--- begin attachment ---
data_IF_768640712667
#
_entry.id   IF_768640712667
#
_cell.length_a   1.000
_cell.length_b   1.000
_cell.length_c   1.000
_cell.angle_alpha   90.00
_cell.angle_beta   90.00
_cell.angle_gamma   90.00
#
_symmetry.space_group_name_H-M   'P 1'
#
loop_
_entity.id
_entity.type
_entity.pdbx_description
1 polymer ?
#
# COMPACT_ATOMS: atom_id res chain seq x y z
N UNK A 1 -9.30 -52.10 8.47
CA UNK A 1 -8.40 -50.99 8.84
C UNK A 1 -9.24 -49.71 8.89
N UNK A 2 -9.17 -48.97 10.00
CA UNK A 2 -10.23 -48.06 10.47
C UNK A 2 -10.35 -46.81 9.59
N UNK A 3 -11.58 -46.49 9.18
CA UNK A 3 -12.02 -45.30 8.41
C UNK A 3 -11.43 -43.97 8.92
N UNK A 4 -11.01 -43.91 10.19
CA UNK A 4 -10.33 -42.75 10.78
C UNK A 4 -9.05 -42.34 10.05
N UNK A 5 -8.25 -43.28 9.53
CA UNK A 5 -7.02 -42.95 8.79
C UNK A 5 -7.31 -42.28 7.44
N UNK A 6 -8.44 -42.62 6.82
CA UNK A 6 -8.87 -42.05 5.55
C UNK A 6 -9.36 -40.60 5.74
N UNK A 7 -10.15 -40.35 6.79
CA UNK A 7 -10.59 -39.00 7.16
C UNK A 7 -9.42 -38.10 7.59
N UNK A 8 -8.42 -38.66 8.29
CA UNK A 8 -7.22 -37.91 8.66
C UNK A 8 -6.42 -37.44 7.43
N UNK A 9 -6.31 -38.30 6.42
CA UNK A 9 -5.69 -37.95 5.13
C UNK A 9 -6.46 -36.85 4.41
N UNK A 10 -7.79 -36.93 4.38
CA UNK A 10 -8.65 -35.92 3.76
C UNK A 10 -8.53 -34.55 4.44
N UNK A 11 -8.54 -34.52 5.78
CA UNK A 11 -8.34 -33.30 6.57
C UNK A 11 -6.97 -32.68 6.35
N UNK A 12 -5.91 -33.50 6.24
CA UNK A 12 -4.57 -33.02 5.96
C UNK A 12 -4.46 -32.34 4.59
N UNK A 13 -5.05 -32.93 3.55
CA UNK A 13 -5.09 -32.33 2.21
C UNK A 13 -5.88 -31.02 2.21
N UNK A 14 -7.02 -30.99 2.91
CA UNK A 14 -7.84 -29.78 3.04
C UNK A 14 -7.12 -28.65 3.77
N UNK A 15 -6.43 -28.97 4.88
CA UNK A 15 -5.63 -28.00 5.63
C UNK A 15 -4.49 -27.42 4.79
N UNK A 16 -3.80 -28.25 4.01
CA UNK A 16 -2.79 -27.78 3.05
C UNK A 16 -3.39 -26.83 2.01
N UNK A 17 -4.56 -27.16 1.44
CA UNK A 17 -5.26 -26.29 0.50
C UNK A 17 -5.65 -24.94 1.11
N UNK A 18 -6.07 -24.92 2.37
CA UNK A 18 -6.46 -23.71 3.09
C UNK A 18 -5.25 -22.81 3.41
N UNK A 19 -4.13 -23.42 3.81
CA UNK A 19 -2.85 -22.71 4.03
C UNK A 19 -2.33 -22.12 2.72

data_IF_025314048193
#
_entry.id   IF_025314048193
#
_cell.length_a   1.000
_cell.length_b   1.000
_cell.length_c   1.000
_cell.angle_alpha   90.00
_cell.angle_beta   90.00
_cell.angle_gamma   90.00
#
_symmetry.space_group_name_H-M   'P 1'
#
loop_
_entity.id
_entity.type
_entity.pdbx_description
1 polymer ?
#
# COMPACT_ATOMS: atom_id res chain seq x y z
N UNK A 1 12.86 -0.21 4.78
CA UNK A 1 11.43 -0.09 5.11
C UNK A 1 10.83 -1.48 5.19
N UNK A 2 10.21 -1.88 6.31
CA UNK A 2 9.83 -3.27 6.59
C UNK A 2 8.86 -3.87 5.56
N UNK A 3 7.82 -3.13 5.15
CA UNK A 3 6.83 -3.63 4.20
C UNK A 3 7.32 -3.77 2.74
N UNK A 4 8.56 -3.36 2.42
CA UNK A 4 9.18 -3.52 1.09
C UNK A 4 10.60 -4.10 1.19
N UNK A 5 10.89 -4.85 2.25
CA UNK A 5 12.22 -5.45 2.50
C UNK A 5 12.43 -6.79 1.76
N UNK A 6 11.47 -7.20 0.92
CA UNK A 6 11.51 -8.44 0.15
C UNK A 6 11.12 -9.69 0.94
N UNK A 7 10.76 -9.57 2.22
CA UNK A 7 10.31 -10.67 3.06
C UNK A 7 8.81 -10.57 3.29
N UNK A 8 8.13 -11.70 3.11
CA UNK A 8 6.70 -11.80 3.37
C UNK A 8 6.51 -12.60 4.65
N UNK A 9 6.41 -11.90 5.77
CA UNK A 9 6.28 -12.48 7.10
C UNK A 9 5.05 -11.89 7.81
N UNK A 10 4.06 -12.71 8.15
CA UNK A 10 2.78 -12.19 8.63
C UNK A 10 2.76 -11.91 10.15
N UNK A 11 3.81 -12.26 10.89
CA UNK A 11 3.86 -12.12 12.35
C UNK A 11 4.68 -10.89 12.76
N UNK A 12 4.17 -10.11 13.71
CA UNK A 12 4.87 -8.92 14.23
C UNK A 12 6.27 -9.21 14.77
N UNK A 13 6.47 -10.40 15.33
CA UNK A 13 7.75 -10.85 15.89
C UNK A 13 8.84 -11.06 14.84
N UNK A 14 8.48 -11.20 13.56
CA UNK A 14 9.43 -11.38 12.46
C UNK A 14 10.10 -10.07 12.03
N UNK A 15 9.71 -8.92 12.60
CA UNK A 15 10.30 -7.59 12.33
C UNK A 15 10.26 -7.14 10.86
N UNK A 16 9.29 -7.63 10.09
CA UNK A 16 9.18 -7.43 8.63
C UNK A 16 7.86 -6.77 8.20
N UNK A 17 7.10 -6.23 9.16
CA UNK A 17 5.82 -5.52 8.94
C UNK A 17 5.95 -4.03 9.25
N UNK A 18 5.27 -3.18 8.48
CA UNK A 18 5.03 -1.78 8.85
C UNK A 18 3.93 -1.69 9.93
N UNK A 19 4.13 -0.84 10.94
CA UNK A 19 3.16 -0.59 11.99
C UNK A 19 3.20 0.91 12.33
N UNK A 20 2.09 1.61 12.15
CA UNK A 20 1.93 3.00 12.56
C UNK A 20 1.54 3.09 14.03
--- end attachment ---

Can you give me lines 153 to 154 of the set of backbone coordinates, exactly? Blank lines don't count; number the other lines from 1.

CA UNK A 19 3.16 -0.59 11.99
C UNK A 19 3.20 0.91 12.33